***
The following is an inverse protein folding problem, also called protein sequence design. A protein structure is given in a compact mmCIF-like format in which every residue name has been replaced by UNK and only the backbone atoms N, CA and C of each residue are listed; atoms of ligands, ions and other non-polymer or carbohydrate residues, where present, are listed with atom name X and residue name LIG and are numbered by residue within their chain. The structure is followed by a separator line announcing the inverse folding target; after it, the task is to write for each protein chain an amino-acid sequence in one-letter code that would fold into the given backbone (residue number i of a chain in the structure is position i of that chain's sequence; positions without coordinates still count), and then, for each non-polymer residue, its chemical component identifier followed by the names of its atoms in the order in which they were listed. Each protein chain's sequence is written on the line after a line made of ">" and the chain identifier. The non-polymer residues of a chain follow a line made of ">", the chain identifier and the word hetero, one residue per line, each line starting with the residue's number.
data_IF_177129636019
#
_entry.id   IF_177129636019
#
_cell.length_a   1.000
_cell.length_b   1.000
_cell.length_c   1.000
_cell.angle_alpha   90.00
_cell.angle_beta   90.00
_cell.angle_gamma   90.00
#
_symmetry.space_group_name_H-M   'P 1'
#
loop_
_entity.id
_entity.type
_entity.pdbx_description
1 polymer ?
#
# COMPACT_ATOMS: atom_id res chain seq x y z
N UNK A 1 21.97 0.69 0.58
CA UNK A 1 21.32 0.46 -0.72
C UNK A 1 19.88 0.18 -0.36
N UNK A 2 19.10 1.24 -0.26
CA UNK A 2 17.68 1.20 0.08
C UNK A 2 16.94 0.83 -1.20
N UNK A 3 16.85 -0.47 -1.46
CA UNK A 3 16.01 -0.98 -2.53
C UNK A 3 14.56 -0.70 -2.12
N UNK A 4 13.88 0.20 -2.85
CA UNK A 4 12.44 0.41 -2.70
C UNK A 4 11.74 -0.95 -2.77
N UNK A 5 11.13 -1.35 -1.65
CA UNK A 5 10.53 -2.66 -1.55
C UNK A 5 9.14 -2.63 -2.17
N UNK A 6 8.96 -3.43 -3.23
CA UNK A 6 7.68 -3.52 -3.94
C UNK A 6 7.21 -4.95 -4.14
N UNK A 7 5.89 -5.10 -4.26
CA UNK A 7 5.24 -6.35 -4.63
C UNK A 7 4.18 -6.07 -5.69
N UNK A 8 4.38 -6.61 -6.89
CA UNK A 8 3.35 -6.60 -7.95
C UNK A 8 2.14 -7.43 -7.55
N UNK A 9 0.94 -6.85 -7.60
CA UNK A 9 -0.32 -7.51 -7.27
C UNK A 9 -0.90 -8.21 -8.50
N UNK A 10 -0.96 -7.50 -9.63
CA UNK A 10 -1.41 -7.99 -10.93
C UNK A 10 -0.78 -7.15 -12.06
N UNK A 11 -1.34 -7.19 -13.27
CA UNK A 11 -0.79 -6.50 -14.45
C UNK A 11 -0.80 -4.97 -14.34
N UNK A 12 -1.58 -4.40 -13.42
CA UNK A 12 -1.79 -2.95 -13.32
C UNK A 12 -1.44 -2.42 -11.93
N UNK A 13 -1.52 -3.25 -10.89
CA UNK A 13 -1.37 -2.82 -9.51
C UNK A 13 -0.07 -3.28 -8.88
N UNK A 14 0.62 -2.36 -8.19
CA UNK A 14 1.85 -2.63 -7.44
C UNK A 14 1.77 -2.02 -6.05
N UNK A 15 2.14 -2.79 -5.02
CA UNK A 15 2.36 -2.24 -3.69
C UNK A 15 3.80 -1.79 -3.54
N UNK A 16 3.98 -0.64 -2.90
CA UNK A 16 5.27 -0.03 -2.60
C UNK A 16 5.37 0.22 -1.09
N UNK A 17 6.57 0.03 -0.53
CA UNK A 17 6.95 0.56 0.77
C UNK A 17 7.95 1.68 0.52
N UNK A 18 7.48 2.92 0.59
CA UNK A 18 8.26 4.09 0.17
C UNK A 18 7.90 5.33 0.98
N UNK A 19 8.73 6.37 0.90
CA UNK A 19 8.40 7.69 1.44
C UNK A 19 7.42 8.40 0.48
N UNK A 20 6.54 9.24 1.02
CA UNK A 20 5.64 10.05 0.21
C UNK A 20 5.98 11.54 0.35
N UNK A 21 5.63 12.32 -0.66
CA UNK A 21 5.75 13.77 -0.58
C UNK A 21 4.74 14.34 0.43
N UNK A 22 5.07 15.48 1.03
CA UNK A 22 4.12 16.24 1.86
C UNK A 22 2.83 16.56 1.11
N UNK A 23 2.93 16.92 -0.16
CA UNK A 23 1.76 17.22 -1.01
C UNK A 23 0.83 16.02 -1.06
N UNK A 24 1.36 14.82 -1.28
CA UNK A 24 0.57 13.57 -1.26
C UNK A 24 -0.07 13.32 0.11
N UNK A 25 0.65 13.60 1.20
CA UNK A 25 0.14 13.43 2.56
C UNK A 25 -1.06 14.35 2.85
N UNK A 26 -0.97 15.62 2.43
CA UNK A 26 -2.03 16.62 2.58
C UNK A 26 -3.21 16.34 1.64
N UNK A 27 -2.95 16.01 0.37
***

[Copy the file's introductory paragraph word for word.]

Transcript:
The following is an inverse protein folding problem, also called protein sequence design. A protein structure is given in a compact mmCIF-like format in which every residue name has been replaced by UNK and only the backbone atoms N, CA and C of each residue are listed; atoms of ligands, ions and other non-polymer or carbohydrate residues, where present, are listed with atom name X and residue name LIG and are numbered by residue within their chain. The structure is followed by a separator line announcing the inverse folding target; after it, the task is to write for each protein chain an amino-acid sequence in one-letter code that would fold into the given backbone (residue number i of a chain in the structure is position i of that chain's sequence; positions without coordinates still count), and then, for each non-polymer residue, its chemical component identifier followed by the names of its atoms in the order in which they were listed. Each protein chain's sequence is written on the line after a line made of ">" and the chain identifier. The non-polymer residues of a chain follow a line made of ">", the chain identifier and the word hetero, one residue per line, each line starting with the residue's number.